“I couldn’t disagree with you more (and that’s ignoring your puerile sexism). … Besides, why don’t you head upstairs if you want to read in silence?”

“You just seem to want it to be for those who would want the same high brow books as yourself. You would be the first to complain if it closed. If the Tories get their way there will be no libraries left in this County- that should please you!”

“If you want there to be any libraries left, in Suffolk, you would be better served by using your blog to champion their place in the community, rather than making patronising and uninformed attacks on them and their staff.”

“‘Mummy, Mummy, what’s a misogynist? she asked…(blah, blah, blah, oh dear, my small female brain seems to have short circuited.)”

“You are correct in your assertion that women make mistakes. Your mother giving birth to you is a prime example of such poor judgement.”

These were not comments on my post — this was heckling, this was personal abuse intended to hurt.  I’ve seen this kind of thing before, when “comments” are used to try and give a blogger a slapping, to intimidate, to harass, anything to stop him writing on the subject.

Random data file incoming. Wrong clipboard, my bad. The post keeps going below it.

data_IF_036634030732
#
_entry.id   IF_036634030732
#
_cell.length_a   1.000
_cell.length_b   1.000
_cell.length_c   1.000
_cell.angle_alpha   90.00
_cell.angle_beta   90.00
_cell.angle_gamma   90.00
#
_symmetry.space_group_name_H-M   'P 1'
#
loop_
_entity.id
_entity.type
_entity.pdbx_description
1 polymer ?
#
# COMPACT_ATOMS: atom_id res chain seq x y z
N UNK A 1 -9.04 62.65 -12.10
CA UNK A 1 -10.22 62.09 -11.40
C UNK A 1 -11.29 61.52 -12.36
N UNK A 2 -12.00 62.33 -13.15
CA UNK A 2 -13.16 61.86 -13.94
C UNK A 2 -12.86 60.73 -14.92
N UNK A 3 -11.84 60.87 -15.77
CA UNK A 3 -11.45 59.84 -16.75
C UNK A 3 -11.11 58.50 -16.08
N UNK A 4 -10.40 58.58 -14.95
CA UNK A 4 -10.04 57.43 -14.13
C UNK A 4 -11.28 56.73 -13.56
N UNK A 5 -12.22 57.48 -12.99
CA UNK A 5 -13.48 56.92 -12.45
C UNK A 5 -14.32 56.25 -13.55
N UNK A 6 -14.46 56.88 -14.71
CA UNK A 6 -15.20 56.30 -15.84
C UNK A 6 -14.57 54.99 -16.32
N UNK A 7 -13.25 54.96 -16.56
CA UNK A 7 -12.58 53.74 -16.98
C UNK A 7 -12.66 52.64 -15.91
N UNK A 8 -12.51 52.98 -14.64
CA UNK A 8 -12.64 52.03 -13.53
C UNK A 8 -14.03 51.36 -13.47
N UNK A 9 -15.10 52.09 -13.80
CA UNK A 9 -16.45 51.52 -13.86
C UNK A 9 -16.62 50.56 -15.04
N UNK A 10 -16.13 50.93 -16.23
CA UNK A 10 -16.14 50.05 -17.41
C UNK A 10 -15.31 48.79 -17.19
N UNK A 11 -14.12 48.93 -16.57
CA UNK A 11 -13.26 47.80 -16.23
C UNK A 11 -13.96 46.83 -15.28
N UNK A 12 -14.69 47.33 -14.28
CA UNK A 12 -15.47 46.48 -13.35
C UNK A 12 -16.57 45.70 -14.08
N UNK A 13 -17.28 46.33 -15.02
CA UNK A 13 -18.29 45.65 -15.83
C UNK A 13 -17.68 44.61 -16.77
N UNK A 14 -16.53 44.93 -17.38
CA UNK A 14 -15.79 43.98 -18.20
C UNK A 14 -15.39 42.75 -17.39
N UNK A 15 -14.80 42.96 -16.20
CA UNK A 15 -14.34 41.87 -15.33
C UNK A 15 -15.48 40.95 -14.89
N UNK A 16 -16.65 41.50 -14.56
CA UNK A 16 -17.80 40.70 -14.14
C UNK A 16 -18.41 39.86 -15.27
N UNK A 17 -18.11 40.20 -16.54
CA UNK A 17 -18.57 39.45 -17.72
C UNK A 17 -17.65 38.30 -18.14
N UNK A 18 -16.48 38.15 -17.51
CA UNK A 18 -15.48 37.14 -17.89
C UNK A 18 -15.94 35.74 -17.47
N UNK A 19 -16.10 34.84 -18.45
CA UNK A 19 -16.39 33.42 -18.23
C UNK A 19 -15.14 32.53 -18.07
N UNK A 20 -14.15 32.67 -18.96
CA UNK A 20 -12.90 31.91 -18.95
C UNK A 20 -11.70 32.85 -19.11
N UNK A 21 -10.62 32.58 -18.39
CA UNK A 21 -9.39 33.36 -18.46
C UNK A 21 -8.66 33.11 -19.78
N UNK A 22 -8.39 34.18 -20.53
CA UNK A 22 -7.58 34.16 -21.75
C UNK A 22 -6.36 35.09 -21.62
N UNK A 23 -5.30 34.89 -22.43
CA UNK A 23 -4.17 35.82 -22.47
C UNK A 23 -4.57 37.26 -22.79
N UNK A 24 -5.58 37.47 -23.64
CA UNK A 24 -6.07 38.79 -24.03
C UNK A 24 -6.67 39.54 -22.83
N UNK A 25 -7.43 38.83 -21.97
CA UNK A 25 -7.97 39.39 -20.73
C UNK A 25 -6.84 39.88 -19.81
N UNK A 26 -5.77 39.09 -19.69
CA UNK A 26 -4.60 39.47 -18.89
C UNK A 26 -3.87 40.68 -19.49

Most bloggers tend to be taken by surprise by this kind of comment.  Being decent folk themselves, they presume the comment writers are sincere.  They foolishly try to respond, to defend themselves, to explain.  All they are doing, of course, is allowing their assailants to change the subject from “Why Suffolk libraries are not very good” to “Why Roger Pearse is a bad person”.

It’s classic troll territory.  No normal person likes being on the receiving end of this kind of thing.  Everyone finds it unpleasant.  Everyone would like to avoid this.  And so, in order to avoid it, people avoid talking about things which are liable to get them a cyber-lynching like this.